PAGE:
Myanmar’s Suu Kyi Cancels First Campaign Trip as Health Minister Intervenes Over COVID-19 Concerns
By San Yamin Aung 7 September 2020
YANGON—Daw Aung San Suu Kyi, Myanmar’s State Counselor and chairperson of the ruling National League for Democracy (NLD), on Monday canceled her first campaign visit to her parliamentary constituency in Yangon’s Kawhmu Township scheduled for Tuesday, as the country’s health minister vetoed the trip after a house attendant and another man at her Yangon residence tested positive for COVID-19.
Tuesday is the first day of the official campaign period ahead of November’s general election.
A man who watches over Daw Aung San Suu Kyi’s residence in Yangon and another from Kawhmu Township who has regular access to the residence’s compound have tested positive for COVID-19.
The State Counselor said Monday she canceled the visit on the advice of the health minister.
“Originally, I planned to travel to Yangon’s Kawhmu constituency this evening. I also planned to carry out some executive work in Seikgyikanaungto Township. But our health minister did not agree [with my plans] to travel,” she said during a livestreamed videoconference to discuss COVID-19 control measures in Yangon.
“At this time, the most powerful authority in our country is the Ministry of Health. We need to strictly follow the directives of the ministry,” she added.
During the online conference she said she felt guilty that a person at her residence had tested positive, and requested that Yangon residents continue to observe COVID-19 preventive measures to limit infections.
The 60-day election campaign period officially begins at 6 a.m. on Tuesday and ends at 12 p.m. on Nov. 6, according to the Union Election Commission (UEC).
With the campaign period getting under way, the Ministry of Health announced on Sunday that election campaign gatherings are restricted to a maximum of 50 people, who are required to practice social distancing and other preventive measures.
Conditions on the ground are expected to pose a challenge to political parties as they look to begin campaigning, with COVID-19 restrictions and stay-at-home orders in place in virus hotspots around the country.
Illustrating the difficulties some parties are facing in getting their messages out, U Sai Leik of the Shan Nationalities League for Democracy (SNLD) told The Irrawaddy on Monday the party was finding it hard to access state-owned radio and television stations to record election broadcasts, as this would require traveling to Yangon or Naypyitaw, meaning a party official would have to undergo 21 days of quarantine in the capital and another 14 days upon returning home.
The party asked that the rule requiring that such broadcasts be recorded at state-owned stations be changed so that it could submit a recorded video introducing the party’s policies and election promises, but the request was denied.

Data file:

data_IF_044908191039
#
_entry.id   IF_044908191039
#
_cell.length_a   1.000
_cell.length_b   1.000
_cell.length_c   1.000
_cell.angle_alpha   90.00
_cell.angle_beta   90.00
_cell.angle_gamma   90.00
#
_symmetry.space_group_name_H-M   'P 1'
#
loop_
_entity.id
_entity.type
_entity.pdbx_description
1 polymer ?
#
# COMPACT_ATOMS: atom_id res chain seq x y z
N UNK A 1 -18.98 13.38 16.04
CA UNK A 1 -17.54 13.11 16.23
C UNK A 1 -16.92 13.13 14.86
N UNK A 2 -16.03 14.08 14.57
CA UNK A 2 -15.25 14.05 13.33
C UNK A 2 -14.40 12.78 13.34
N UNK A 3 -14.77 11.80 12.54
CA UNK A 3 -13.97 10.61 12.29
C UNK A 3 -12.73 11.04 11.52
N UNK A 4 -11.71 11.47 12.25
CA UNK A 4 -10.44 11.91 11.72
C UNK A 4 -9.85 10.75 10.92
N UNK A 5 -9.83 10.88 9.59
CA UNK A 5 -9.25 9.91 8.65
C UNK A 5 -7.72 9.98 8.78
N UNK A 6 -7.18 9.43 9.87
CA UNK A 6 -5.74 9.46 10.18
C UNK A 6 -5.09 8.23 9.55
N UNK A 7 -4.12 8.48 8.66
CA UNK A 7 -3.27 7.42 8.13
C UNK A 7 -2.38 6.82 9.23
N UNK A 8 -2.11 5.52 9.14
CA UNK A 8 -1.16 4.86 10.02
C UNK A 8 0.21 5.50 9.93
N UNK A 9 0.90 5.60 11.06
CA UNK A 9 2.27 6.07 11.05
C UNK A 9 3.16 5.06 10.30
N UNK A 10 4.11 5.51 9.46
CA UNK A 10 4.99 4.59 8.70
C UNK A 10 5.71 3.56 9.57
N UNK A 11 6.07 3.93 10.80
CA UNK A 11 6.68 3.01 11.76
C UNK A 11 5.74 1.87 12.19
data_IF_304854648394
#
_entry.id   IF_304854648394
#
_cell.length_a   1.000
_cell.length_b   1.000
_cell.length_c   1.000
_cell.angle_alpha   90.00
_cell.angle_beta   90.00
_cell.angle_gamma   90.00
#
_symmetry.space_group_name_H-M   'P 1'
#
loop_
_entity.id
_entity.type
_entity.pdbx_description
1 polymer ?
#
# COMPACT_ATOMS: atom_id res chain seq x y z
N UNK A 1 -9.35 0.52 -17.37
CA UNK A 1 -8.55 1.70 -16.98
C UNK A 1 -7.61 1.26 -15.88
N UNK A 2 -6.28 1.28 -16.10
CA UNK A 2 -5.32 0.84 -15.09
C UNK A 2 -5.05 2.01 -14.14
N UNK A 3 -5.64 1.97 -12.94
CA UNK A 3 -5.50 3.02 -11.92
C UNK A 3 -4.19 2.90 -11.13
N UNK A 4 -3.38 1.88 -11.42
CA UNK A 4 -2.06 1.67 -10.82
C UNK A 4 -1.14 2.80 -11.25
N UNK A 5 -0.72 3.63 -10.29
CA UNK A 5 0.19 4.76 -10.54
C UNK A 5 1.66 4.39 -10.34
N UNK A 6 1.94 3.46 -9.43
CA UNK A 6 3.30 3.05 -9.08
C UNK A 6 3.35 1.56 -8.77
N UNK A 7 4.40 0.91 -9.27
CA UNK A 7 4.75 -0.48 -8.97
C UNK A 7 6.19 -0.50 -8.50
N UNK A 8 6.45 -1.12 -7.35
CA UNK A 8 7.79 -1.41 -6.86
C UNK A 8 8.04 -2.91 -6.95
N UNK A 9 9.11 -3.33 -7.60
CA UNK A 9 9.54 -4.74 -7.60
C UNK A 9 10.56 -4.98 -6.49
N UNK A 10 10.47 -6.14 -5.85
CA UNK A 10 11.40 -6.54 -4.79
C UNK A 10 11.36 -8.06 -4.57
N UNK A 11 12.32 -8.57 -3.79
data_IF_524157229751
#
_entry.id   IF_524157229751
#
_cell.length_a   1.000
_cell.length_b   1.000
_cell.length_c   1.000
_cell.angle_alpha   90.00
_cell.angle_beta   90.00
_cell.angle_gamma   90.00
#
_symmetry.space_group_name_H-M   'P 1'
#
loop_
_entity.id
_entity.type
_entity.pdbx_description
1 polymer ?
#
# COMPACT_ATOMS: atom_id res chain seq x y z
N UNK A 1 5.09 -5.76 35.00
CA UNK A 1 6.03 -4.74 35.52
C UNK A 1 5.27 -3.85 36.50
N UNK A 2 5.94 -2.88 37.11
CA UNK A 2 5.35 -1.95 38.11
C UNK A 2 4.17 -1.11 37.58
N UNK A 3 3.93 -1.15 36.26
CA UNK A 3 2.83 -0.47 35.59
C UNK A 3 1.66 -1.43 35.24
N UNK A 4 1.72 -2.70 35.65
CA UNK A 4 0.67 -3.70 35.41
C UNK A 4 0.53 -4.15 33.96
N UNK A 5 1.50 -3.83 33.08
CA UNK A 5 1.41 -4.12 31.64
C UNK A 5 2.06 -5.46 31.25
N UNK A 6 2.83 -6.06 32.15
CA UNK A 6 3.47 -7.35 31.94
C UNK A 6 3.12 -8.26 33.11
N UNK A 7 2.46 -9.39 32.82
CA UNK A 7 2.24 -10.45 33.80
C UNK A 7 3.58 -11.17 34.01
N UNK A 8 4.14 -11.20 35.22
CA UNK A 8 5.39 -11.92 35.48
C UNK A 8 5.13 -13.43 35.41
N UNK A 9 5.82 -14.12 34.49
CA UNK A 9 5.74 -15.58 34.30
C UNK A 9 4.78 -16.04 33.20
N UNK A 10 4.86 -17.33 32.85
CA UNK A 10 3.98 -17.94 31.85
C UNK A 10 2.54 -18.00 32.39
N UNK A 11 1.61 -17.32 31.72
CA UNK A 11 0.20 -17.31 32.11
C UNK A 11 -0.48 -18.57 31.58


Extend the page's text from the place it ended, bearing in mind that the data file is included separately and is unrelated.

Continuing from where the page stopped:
The party’s candidates are also finding it hard to campaign while adhering to the Health Ministry’s travel restrictions, especially in places where stay-at-home orders or quarantines are in effect.
“For now, we will try to distribute party stickers in some places and introduce candidates’ profiles online,” he said, adding that the party is placing a greater emphasis on online campaigning.
The cancellation of the State Counselor’s visit to Kawhmu has also forced the ruling NLD to alter its original plan to kick off its election campaign in the township with a party flag-hoisting ceremony attended by Daw Aung San Suu Kyi.
Instead, the party will hold the event at its headquarters in Naypyitaw on Tuesday.
Through the NLD chairperson’s social media page, Daw Aung San Suu Kyi also called on the public to display NLD party flags at their homes or on their vehicles from Tuesday.
On the eve of the start of the official campaign period, NLD party flags were nearly sold out at Yangon’s fabric printing shops, as supporters bought them to display.
Meanwhile, the People’s Party formed by 88 Generation Students group leaders based in Yangon said it would launch its pre-election activities by hitting the campaign trail in Kamayut Township on Tuesday morning.
The UEC on Monday released a list of preventive guidelines for political parties and candidates to follow during campaigning. It also stated that election support committees, including health officials and medics, had been formed across the country at the central, state/regional, district and township levels to prevent the spread of COVID-19 during the pre-election period, on election day and in the post-election period.
Myanmar will hold a general election on Nov. 8. According to the election commission’s preliminary voter lists, over 37 million people are eligible to vote in the poll.
A total of 6,969 candidates representing 92 parties and including nearly 300 independent candidates are contesting the election.
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